China to roll out new consumer spending incentives for cars and home appliances to offset trade war

China is planning to roll out a new set of incentives this year to encourage the country’s 1 billion consumers to buy more items like cars and home appliances as part of a wider effort to stabilise economic growth, a senior state planner said.

The comments by Ning Jizhe, vice-chairman of the National Development and Reform Commission (NDRC), China’s top economic planning agency, followed the decision by the Central Economic Work Conference last month to expand domestic consumer spending this year to achieve “high-quality growth” and offset the impact of the trade war with United States.

Overall Chinese retail sales growth decelerated in November to its lowest rate in 15 years, despite record e-commerce spending on Singles’ Day.

Car sales, which account for nearly 30 per cent of the country’s goods sales, suffered the first annual decline in over 20 years after dropping 6 per cent in 2018, according to the China Passenger Car Association.

One cause for the slowdown, analysts said, was the end of a government incentive to purchase cars with smaller engines.

Sales of home appliances, especially air conditioners, have also continued to slow since the trade war began in July alongside a cooling housing market.

“The auto market has reached a scale of nearly 30 million units, but it still has potential,” Ning said in a television interview with the state-run CCTV on Tuesday.

He suggested that Beijing would target support for purchases of new energy vehicles (NEV), with Ning noting that the NDRC would push ahead with the approval of a second batch of NEV projects using foreign investment including factories to manufacture cars and batteries.

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The first batch of projects included US electric carmaker Tesla setting up a factory in Shanghai.

Ning also said China would give incentives to citizens in rural areas to buy cars.

Consumer spending per capita by citizens in rural areas grew 9.8 per cent in the first three quarters of last year, much faster than the growth of total spending of 6.3 per cent, according to data from the National Bureau of Statistics.

The promise of new purchase incentives comes a year after the end of the previous round of incentives at the end of 2017.

Authorities had successfully supported car sales through tax subsidies since 2015, but experts said it was the expectations created by the previous incentive programme that had caused the current weak domestic car market.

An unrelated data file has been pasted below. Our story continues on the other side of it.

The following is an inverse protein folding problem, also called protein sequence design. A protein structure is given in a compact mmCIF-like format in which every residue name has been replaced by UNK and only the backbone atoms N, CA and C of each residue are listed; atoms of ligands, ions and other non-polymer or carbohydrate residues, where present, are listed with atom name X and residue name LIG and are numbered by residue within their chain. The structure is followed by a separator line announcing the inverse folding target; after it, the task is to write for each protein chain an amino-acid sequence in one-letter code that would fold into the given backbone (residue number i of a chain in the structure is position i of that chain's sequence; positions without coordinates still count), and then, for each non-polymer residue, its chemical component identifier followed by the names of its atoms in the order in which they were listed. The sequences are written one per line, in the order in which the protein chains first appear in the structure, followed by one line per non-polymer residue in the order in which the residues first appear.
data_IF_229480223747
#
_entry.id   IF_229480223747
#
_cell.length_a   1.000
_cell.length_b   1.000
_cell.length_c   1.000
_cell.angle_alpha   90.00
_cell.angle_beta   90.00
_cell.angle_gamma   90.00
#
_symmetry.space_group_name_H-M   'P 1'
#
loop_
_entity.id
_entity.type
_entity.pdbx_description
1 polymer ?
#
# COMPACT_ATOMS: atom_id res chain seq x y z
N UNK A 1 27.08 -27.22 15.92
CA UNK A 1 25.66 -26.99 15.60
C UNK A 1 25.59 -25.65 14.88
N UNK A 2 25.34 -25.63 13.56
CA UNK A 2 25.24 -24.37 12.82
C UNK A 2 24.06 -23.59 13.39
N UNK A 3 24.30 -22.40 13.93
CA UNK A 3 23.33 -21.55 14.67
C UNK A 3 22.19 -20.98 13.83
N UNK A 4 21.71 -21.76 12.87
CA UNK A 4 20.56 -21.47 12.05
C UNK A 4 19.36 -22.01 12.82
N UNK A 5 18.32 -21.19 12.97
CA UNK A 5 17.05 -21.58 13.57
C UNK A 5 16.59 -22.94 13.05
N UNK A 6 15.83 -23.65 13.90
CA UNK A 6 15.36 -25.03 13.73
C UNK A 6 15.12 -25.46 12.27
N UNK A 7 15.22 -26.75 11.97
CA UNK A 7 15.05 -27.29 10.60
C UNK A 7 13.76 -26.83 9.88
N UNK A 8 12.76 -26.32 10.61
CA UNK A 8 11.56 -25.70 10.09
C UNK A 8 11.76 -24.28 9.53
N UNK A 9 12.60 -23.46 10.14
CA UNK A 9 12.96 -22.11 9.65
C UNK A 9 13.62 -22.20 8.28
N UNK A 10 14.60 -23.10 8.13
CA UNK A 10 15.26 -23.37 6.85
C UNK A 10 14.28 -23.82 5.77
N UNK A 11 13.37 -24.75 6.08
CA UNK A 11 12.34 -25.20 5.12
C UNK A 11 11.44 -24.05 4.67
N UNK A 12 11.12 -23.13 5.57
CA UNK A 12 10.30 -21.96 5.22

“The decline in China’s auto market [last year] has something to do with the preferential policies of the previous two years, which used up the [purchase] demand of many consumers,” said China Association of Automobile Manufacturers vice secretary general Yao Jie.

“We need to rely on the market to achieve the transformation of companies and the survival of the fittest.”

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Lu Ting, chief China economist at Nomura International in Hong Kong, said the previous purchase incentive programme had extended the replacement cycle for consumer durables, suggesting that any new incentive policy might not have much of an effect in the short term.

The NDRC did not disclose when Beijing would introduce the new incentive package and the precise nature of the measures that would be included.

Economists at Goldman Sachs Gao Hua Securities, led by Yu Song, predicted that the support package would be rolled out in the first quarter of the year, since consumer concerns that there might be a significant slowdown in the Chinese economy would be especially high around the Lunar New Year period, when most companies in China shut down.

“Should expectations worsen, there is a possibility that many of these companies may not reopen,” they wrote.

Chinese consumer confidence stabilised at a very weak level in the fourth quarter, well below that of a year earlier, according to data released on Wednesday by Capital University in Beijing.

“In terms of auto stimulus, tax breaks have been the most frequently used tool in the past,” the Goldman economists said.

“Fiscal policy has traditionally been used to stimulate home appliance consumption.”

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In the past, China has implemented a policy to subsidies appliance purchases in rural areas, although the term “fiscal policy” was not further elaborated on by the Goldman economists.

The NDRC’s Ning also said state planners would introduce policies in house leasing and services, with plans to lower investment barriers in other sectors such as culture and sport.